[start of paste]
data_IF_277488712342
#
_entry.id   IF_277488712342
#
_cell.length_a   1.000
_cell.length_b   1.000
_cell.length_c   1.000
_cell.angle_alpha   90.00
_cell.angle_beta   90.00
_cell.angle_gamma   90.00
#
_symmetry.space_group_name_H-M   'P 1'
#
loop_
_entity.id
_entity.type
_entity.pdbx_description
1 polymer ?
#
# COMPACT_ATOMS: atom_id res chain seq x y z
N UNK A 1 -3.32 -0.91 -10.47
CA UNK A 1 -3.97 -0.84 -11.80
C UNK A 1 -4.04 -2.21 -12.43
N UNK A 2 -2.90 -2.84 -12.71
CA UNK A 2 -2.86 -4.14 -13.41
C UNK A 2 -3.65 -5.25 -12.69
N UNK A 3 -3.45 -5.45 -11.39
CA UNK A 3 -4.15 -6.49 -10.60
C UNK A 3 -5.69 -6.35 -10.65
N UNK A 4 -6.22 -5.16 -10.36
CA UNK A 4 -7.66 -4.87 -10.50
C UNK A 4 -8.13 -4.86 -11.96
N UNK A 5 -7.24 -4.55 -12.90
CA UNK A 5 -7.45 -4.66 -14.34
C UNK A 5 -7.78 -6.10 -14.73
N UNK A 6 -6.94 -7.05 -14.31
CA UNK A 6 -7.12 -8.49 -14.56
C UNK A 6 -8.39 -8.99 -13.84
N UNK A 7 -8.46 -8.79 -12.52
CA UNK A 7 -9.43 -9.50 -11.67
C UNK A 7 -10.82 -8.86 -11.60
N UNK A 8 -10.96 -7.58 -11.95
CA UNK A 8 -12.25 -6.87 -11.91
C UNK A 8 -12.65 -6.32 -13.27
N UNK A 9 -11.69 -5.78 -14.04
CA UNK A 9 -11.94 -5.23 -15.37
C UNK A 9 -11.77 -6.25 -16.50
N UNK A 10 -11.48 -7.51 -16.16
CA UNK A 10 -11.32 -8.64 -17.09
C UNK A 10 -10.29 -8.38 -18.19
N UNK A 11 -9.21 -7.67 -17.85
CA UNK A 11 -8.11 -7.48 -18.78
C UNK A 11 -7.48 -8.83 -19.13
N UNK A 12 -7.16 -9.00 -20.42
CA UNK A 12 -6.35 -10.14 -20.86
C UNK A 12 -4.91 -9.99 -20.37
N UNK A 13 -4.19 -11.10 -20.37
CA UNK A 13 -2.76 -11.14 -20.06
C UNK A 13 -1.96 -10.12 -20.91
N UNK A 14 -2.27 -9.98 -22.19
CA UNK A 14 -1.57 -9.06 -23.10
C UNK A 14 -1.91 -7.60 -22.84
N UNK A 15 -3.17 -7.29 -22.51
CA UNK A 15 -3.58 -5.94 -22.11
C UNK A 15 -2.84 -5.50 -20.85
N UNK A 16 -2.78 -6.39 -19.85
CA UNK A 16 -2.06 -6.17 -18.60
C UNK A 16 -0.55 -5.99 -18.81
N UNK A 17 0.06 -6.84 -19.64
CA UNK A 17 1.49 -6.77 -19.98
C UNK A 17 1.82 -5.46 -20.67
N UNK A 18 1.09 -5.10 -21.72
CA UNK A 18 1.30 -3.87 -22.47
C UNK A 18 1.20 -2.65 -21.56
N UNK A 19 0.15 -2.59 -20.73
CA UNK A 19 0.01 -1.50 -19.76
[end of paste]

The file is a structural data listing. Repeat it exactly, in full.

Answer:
data_IF_277488712342
#
_entry.id   IF_277488712342
#
_cell.length_a   1.000
_cell.length_b   1.000
_cell.length_c   1.000
_cell.angle_alpha   90.00
_cell.angle_beta   90.00
_cell.angle_gamma   90.00
#
_symmetry.space_group_name_H-M   'P 1'
#
loop_
_entity.id
_entity.type
_entity.pdbx_description
1 polymer ?
#
# COMPACT_ATOMS: atom_id res chain seq x y z
N UNK A 1 -3.32 -0.91 -10.47
CA UNK A 1 -3.97 -0.84 -11.80
C UNK A 1 -4.04 -2.21 -12.43
N UNK A 2 -2.90 -2.84 -12.71
CA UNK A 2 -2.86 -4.14 -13.41
C UNK A 2 -3.65 -5.25 -12.69
N UNK A 3 -3.45 -5.45 -11.39
CA UNK A 3 -4.15 -6.49 -10.60
C UNK A 3 -5.69 -6.35 -10.65
N UNK A 4 -6.22 -5.16 -10.36
CA UNK A 4 -7.66 -4.87 -10.50
C UNK A 4 -8.13 -4.86 -11.96
N UNK A 5 -7.24 -4.55 -12.90
CA UNK A 5 -7.45 -4.66 -14.34
C UNK A 5 -7.78 -6.10 -14.73
N UNK A 6 -6.94 -7.05 -14.31
CA UNK A 6 -7.12 -8.49 -14.56
C UNK A 6 -8.39 -8.99 -13.84
N UNK A 7 -8.46 -8.79 -12.52
CA UNK A 7 -9.43 -9.50 -11.67
C UNK A 7 -10.82 -8.86 -11.60
N UNK A 8 -10.96 -7.58 -11.95
CA UNK A 8 -12.25 -6.87 -11.91
C UNK A 8 -12.65 -6.32 -13.27
N UNK A 9 -11.69 -5.78 -14.04
CA UNK A 9 -11.94 -5.23 -15.37
C UNK A 9 -11.77 -6.25 -16.50
N UNK A 10 -11.48 -7.51 -16.16
CA UNK A 10 -11.32 -8.64 -17.09
C UNK A 10 -10.29 -8.38 -18.19
N UNK A 11 -9.21 -7.67 -17.85
CA UNK A 11 -8.11 -7.48 -18.78
C UNK A 11 -7.48 -8.83 -19.13
N UNK A 12 -7.16 -9.00 -20.42
CA UNK A 12 -6.35 -10.14 -20.86
C UNK A 12 -4.91 -9.99 -20.37
N UNK A 13 -4.19 -11.10 -20.37
CA UNK A 13 -2.76 -11.14 -20.06
C UNK A 13 -1.96 -10.12 -20.91
N UNK A 14 -2.27 -9.98 -22.19
CA UNK A 14 -1.57 -9.06 -23.10
C UNK A 14 -1.91 -7.60 -22.84
N UNK A 15 -3.17 -7.29 -22.51
CA UNK A 15 -3.58 -5.94 -22.11
C UNK A 15 -2.84 -5.50 -20.85
N UNK A 16 -2.78 -6.39 -19.85
CA UNK A 16 -2.06 -6.17 -18.60
C UNK A 16 -0.55 -5.99 -18.81
N UNK A 17 0.06 -6.84 -19.64
CA UNK A 17 1.49 -6.77 -19.98
C UNK A 17 1.82 -5.46 -20.67
N UNK A 18 1.09 -5.10 -21.72
CA UNK A 18 1.30 -3.87 -22.47
C UNK A 18 1.20 -2.65 -21.56
N UNK A 19 0.15 -2.59 -20.73
CA UNK A 19 0.01 -1.50 -19.76